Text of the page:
On a 40-wire cable ONLY • Drive to connector is optional:
ATAPI • Advanced Technology Attachment Packet Interface, part of ATA-2 per Michael • Allows CD, DVD and Zip drives to connect to IDE cable(s) and controller • Began at about 24x CD • Scott Mueller says it showed up in ATA-4 • Higher capacities, support for two more devices (total of four)
Translation, ATA-2 • Translates cylinder and head values • We know that 16*2 (32) is the same as 4*8 (32, again), so we fib to CMOS what the “Logical” CHS values are, not the “Physical” values • BIOS uses logical values, controller converts to physical values • Use “extra” bits to allow up to 256 heads
Sector Translation Shift numbers by 16x
ATA-3 • Added S.M.A.R.T. – Self-monitoring, Analysis, and Reporting Technology • In theory, it is to help predict when drive will fail, but it generally is not used
ATA-4 • Introduced Ultra-DMA (does not use the old DMA controller) • Introduced the 80-wire cable (still 40 pins) – optional usage meant no usage • UDMA/33 – 33 MBps max transfer rate • 1996 – 1998 timeframe
LBA • Logical Block Addressing • Divide total number of sectors (C*H*S) to get “new” C, H values leaving S=63 • (1024)(256)(63)(512)=8.4 GB • Both the BIOS and hard disk drive have to be capable of LBA
INT 13h Extensions to LBA • Breaks the 8.4 GB limit • Collect a lot of the bits (plus some previously unused bits) to allow 2^28 address bits • Max drive size moves up to 137 GB • Around 2000
ATA-5 • UDMA/66 – 66 MBps • 80-conductor cable now mandatory else the drive slows down transfer rate; positions on cable are now standardized • 1998 – 2000 timeframe
More on the cable • ATA/66 requires an 80-wire cable. • Contrary to Michael, you CAN use ’66 drive and ’66 controller with 40-wire cable, it just runs slow but no data loss. • Actually, the BIOS will whimper at you at each startup about the cable.
ATA - 6 • UDMA/100 • LBA addressing from 2^24 to 2^48 sectors which breaks 137 GB limit • 2000 – 2002 • Mechanically, we are still at about 60 MBps from read/write head to controller card (on the drive). Add buffer on drive.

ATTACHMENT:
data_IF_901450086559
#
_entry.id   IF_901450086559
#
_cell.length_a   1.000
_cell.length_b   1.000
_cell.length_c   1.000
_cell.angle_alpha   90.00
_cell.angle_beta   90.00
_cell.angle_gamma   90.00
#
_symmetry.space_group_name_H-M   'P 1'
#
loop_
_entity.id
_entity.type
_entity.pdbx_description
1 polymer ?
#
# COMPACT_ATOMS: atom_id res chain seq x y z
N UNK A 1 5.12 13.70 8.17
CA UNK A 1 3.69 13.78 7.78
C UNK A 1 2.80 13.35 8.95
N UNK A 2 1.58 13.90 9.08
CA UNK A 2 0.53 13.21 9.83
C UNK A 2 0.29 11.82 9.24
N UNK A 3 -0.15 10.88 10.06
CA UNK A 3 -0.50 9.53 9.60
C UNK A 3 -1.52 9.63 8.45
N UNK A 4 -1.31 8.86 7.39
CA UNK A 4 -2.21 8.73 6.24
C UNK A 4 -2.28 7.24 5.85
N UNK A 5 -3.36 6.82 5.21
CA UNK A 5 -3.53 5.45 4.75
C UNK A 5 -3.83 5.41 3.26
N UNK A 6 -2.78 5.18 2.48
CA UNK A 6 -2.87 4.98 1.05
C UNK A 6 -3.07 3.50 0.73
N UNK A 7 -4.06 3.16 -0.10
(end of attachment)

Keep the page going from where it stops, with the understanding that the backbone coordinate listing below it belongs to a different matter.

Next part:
ATA - 7 • Introduced SATA drives (-1 and -2; 150 and 300 MBps) • UDMA – 133; never made it to mass production
Drive Maximums • Prior to 1995 – 528 MB • BIOS CHS (1024,16, 63) limit • Prior to Jan 1998 – 8.4 GB • “Logical” heads to 256 (LBA) • Prior to Sept 2002 – 137 GB • Interrupt 13 (Int13) extensions; feed drive stream of addressable sectors Now no limit with 2^48 bits (up from 2^24) but we stop at 2.2TB
SATA • Fewer wires (7) = thinner cable; Differential signals (+ and – voltage) • Up to one meter long cable (from 18”) • Point to point connection – one device per cable so no Master/Slave issue • Performance is issue: 150 MBps vs. IDE at 133; SATA-II at 300 MBps burst mode SATA III at 600MBps • Host Bus Adaptor – where SATA plugs in 20
AHCI • Advanced Host Controller Interface • Windows Vista and later • Works with SATA HBA (host bus adapter) • Makes the drive show up in Computer • Enables native command queuing; disk optimization feature
SCSI • Small Computer System Interface • 1970’s by Shugart • Uses a “chain” approach – device to device to Host Adapter/Controller • Can be internal (68-pin) or external (50-pin); newest use 68-pin external • Apple (older) used 25-pin connector (SCSI-1)
SCSI ID • Use a number to identify devices on a link • Can be any number (0-7 for SCSI-1); 0-15 for SCSI-2 or -3 • Host adapter usually set to 7; boot device set to 0
Termination • Easy – both ends of the SCSI chain • Most devices have termination built in; can cause fits getting termination correct • Do it wrong and device(s) won’t show up
Configuring CMOS • At first, we had to know, then type in, the CHS values for a drive – lots of hassle • Today, CMOS will get its information from the drive automatically – even SATA drives
Drive Types • Rather than Cylinders, Heads and Sectors numbers, use Types • We worked our way up to 46 different types, Type 47 was “User Defined” and we were back to CHS values